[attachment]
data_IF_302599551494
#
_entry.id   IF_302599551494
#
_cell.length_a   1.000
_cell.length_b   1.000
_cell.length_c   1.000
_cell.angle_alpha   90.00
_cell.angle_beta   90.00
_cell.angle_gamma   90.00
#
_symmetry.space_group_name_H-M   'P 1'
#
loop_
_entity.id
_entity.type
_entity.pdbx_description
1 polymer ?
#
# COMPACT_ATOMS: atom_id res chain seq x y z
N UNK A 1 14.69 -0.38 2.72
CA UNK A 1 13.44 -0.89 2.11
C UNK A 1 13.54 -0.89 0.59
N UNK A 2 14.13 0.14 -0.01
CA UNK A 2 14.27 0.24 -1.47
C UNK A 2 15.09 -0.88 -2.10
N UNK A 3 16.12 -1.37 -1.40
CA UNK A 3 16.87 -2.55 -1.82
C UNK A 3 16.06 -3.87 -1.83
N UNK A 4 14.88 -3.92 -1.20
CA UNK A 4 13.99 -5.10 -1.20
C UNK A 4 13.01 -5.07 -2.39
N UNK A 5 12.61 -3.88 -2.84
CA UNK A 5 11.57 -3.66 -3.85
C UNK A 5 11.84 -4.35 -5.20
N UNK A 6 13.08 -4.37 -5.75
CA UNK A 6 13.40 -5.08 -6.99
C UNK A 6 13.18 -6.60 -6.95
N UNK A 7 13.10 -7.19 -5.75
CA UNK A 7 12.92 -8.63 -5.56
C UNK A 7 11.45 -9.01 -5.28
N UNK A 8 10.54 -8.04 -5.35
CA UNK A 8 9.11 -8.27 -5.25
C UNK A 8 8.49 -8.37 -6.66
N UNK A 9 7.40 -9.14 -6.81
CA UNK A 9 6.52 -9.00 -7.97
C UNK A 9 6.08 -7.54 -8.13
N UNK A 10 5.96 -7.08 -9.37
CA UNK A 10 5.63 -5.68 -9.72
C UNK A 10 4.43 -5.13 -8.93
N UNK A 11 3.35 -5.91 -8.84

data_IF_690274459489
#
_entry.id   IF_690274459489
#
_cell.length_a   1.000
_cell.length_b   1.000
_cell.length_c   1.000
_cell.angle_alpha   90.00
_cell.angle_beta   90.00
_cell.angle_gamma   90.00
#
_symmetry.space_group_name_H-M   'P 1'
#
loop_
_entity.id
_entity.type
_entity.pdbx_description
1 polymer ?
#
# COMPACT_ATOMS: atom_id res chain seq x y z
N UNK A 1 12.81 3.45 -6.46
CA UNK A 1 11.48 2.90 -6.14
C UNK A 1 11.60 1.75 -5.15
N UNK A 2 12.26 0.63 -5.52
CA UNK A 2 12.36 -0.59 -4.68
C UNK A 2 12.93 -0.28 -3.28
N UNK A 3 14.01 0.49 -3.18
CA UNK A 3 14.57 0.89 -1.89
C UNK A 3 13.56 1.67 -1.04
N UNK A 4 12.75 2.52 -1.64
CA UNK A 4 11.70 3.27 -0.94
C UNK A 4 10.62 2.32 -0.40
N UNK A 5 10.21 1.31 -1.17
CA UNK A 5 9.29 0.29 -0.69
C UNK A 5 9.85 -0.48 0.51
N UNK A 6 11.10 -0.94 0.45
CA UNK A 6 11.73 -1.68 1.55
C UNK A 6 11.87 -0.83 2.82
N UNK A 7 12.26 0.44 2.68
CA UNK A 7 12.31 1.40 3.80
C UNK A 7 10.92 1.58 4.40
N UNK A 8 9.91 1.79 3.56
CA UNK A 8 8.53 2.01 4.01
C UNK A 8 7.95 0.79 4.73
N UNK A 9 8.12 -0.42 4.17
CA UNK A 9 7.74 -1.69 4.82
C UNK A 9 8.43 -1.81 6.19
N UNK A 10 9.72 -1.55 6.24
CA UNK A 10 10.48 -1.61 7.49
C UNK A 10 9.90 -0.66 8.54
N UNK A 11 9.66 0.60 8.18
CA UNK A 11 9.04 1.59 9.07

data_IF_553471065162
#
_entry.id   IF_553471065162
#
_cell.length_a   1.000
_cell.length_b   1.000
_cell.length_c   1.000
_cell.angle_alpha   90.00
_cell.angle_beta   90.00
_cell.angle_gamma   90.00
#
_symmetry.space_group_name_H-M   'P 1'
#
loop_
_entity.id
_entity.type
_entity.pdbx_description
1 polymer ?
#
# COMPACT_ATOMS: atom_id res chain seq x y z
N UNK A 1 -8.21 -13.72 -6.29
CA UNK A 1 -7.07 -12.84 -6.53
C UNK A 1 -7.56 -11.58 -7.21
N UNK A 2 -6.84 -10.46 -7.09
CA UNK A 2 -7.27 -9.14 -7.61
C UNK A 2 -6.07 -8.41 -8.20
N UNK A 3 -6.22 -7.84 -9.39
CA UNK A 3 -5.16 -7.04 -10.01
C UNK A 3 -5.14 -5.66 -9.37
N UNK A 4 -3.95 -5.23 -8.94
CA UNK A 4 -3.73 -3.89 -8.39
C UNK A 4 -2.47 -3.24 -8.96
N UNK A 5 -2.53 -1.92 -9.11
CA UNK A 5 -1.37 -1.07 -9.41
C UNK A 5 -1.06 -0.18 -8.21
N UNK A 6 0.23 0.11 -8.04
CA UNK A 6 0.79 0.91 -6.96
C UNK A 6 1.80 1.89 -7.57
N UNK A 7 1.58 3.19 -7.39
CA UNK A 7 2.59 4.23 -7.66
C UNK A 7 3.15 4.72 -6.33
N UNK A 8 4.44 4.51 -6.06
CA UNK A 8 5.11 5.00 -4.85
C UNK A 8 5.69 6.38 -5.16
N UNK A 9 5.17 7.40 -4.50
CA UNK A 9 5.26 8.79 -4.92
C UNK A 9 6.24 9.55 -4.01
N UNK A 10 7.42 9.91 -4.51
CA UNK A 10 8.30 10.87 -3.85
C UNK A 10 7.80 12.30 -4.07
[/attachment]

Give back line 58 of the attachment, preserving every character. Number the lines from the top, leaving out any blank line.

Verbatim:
_cell.length_c   1.000